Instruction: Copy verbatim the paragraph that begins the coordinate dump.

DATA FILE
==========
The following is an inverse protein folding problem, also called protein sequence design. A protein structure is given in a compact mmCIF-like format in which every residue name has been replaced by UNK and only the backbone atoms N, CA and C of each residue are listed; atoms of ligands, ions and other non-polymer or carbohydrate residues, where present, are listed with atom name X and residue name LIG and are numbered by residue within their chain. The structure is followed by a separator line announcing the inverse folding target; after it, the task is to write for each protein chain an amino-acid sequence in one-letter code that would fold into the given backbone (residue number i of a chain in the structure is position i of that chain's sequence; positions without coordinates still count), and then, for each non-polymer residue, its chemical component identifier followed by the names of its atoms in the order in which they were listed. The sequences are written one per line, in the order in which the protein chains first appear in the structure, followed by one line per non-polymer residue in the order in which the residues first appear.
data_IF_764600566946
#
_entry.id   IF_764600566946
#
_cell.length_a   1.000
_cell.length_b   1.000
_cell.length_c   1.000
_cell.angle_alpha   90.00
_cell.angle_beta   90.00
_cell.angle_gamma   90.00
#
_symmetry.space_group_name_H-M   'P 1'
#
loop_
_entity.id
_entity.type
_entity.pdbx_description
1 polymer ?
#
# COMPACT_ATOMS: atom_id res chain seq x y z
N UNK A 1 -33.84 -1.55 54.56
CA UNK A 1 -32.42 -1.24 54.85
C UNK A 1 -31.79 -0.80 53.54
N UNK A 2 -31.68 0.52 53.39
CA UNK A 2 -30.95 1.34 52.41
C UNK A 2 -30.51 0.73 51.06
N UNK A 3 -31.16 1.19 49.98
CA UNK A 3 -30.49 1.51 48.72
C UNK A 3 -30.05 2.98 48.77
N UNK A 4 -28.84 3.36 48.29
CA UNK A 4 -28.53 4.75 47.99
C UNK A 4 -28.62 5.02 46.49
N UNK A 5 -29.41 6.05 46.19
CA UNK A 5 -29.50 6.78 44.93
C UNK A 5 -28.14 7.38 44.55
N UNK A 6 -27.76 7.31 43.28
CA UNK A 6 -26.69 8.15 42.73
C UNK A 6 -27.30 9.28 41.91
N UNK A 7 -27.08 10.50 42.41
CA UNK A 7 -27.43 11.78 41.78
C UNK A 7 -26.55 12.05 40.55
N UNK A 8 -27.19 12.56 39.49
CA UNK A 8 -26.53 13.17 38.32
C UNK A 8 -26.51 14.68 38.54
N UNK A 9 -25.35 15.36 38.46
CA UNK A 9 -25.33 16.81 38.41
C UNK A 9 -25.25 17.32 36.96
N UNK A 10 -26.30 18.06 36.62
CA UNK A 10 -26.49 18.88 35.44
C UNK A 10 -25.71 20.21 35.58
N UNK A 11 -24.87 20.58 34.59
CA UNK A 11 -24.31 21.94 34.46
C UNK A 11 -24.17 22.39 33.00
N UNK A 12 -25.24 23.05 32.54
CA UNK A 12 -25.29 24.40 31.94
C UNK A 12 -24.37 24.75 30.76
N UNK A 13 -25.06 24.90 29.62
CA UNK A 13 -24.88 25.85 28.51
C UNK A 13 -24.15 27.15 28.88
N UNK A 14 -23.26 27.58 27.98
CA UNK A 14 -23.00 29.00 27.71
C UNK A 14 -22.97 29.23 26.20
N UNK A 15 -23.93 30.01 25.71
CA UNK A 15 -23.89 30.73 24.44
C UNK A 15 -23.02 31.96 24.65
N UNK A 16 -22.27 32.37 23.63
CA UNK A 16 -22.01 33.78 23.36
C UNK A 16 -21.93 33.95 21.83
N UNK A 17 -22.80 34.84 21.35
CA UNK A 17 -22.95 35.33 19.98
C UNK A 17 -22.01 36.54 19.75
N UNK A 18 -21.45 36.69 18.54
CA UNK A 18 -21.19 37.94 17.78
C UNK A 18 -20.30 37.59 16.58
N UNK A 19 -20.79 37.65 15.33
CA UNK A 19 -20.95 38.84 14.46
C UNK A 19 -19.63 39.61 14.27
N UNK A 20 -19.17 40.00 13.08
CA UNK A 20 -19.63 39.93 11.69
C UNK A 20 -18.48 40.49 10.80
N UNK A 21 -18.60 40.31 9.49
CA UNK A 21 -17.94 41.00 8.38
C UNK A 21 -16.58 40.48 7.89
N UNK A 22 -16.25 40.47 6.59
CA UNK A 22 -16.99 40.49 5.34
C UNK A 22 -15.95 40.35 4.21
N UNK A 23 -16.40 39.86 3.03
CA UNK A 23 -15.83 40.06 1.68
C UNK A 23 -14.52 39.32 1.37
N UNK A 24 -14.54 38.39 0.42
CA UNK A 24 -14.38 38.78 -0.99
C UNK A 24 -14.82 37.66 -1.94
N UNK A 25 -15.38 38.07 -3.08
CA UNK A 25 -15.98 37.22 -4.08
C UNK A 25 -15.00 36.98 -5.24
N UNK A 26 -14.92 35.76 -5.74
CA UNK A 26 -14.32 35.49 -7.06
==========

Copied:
The following is an inverse protein folding problem, also called protein sequence design. A protein structure is given in a compact mmCIF-like format in which every residue name has been replaced by UNK and only the backbone atoms N, CA and C of each residue are listed; atoms of ligands, ions and other non-polymer or carbohydrate residues, where present, are listed with atom name X and residue name LIG and are numbered by residue within their chain. The structure is followed by a separator line announcing the inverse folding target; after it, the task is to write for each protein chain an amino-acid sequence in one-letter code that would fold into the given backbone (residue number i of a chain in the structure is position i of that chain's sequence; positions without coordinates still count), and then, for each non-polymer residue, its chemical component identifier followed by the names of its atoms in the order in which they were listed. The sequences are written one per line, in the order in which the protein chains first appear in the structure, followed by one line per non-polymer residue in the order in which the residues first appear.